Only four respondents (all neuroradiologists) performed myelography. One performed CT myelography and three performed both CT myelography and digital subtraction myelography. Two performed lateral decubitus imaging routinely. None performed myelography with anaesthetic support. Two used precontrast saline bolus and one used postcontrast saline bolus. Two acquired the first set of images less than a minute after injecting contrast, one between 5 and 10 min, and one >10 min after injecting contrast.
The most commonly reported barriers to investigation of SIH were lack of awareness of the typical imaging findings, delays to MRI being performed, lack of personnel able to perform myelography and lack of a standardised investigation pathway (see table 2).
The most commonly recommended conservative management strategies by neurologists were bed rest (97%), hydration (94%), oral caffeine (97%) and avoidance of Valsalva manoeuvres (72%). The results were similar for headache specialist nurses. About two-thirds (23 of 36) had used intravenous caffeine for patients with SIH (5 said they did this often or always), and half (18 of 36) had used greater occipital nerve block injection for patients with SIH (4 said they did this often or always). Access to these therapies was not ascertained and will have influenced the responses. Of the neurologists who said that they recommend a specific duration to trial conservative management before organising EBP, the recommended duration ranged from 1 week to 4 months (median 2 weeks, IQR 1.9 weeks).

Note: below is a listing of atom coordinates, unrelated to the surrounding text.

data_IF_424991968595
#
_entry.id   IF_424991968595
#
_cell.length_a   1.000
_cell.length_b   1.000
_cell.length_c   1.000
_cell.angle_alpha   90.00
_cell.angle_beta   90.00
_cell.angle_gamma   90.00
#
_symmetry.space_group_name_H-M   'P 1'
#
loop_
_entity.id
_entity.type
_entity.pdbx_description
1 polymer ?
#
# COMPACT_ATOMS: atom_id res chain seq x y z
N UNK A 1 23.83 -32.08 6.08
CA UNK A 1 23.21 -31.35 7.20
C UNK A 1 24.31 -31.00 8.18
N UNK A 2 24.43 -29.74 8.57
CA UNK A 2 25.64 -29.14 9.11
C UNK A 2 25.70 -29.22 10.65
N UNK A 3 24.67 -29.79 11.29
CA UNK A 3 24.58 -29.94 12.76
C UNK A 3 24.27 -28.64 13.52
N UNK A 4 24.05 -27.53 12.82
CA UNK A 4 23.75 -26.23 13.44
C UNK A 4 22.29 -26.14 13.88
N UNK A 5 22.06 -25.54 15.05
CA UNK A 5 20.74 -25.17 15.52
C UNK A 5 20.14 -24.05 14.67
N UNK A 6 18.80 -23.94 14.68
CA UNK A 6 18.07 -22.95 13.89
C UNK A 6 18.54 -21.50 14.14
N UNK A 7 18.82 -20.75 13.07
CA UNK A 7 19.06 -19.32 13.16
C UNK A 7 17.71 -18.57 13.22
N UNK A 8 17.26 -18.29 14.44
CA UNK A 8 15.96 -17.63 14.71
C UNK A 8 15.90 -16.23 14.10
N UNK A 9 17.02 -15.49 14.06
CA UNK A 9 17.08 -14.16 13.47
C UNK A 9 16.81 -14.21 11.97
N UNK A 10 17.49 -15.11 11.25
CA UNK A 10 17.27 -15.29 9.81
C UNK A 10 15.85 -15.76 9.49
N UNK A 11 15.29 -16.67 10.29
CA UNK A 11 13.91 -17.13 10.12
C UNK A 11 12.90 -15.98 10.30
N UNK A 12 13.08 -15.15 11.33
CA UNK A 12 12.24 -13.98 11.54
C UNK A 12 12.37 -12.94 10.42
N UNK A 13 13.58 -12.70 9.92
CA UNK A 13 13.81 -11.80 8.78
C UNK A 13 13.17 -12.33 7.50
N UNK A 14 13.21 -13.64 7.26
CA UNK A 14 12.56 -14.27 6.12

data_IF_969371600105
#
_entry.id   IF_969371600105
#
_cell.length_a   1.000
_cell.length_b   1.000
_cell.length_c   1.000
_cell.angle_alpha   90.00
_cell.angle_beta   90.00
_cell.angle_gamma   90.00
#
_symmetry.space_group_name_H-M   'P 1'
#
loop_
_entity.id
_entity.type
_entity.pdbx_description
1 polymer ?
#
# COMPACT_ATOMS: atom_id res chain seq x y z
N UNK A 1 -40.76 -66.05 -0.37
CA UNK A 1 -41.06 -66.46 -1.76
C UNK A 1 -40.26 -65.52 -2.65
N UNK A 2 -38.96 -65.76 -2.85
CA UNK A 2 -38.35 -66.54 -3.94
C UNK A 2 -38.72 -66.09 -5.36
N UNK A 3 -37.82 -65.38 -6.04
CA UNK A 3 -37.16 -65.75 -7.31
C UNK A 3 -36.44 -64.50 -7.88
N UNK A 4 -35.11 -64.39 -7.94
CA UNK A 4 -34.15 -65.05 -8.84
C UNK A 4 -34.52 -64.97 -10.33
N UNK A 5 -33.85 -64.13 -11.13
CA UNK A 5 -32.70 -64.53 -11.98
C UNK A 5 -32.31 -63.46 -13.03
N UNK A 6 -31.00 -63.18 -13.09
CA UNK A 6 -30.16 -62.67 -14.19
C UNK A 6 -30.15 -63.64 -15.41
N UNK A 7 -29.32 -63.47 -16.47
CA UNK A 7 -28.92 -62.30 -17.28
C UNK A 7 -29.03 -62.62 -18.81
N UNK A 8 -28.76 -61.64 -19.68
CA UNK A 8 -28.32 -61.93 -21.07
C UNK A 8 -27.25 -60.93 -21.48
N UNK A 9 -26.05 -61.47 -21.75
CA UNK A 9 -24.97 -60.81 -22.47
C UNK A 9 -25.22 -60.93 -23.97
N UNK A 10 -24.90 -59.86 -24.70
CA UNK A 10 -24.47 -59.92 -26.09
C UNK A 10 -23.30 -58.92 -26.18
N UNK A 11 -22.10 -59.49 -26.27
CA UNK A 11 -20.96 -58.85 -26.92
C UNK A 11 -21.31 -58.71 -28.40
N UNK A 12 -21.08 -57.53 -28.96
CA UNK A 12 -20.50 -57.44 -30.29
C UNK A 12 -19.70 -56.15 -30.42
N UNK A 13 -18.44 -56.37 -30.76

There was variation in the ease of organising an EBP: of the 35 neurologists who responded to this question, 11 (31%) reported that it was difficult or very difficult to organise, 13 (37%) that it was easy or very easy to organise, and 11 (31%) were neutral. The most commonly reported barriers to organising EBP were the availability of a person able to perform the procedure, the lack of a dedicated person or pathway for it being performed, difficulty of obtaining emergency theatre slots, and hesitancy from some anaesthetists to perform given the perceived lack of a strong evidence base in SIH.
Of the hospital specialists (neurologists, radiologists, anaesthetists and neurosurgeons), 24 of 100 did not know who usually performed EBPs in their trust. Of the 76 who did know, 50 (66%) said they were usually performed by an anaesthetist and 22 (28.9%) by a neuroradiologist. Thirty-seven (45%) said there was a dedicated person or group of people who performed EBP in their trust.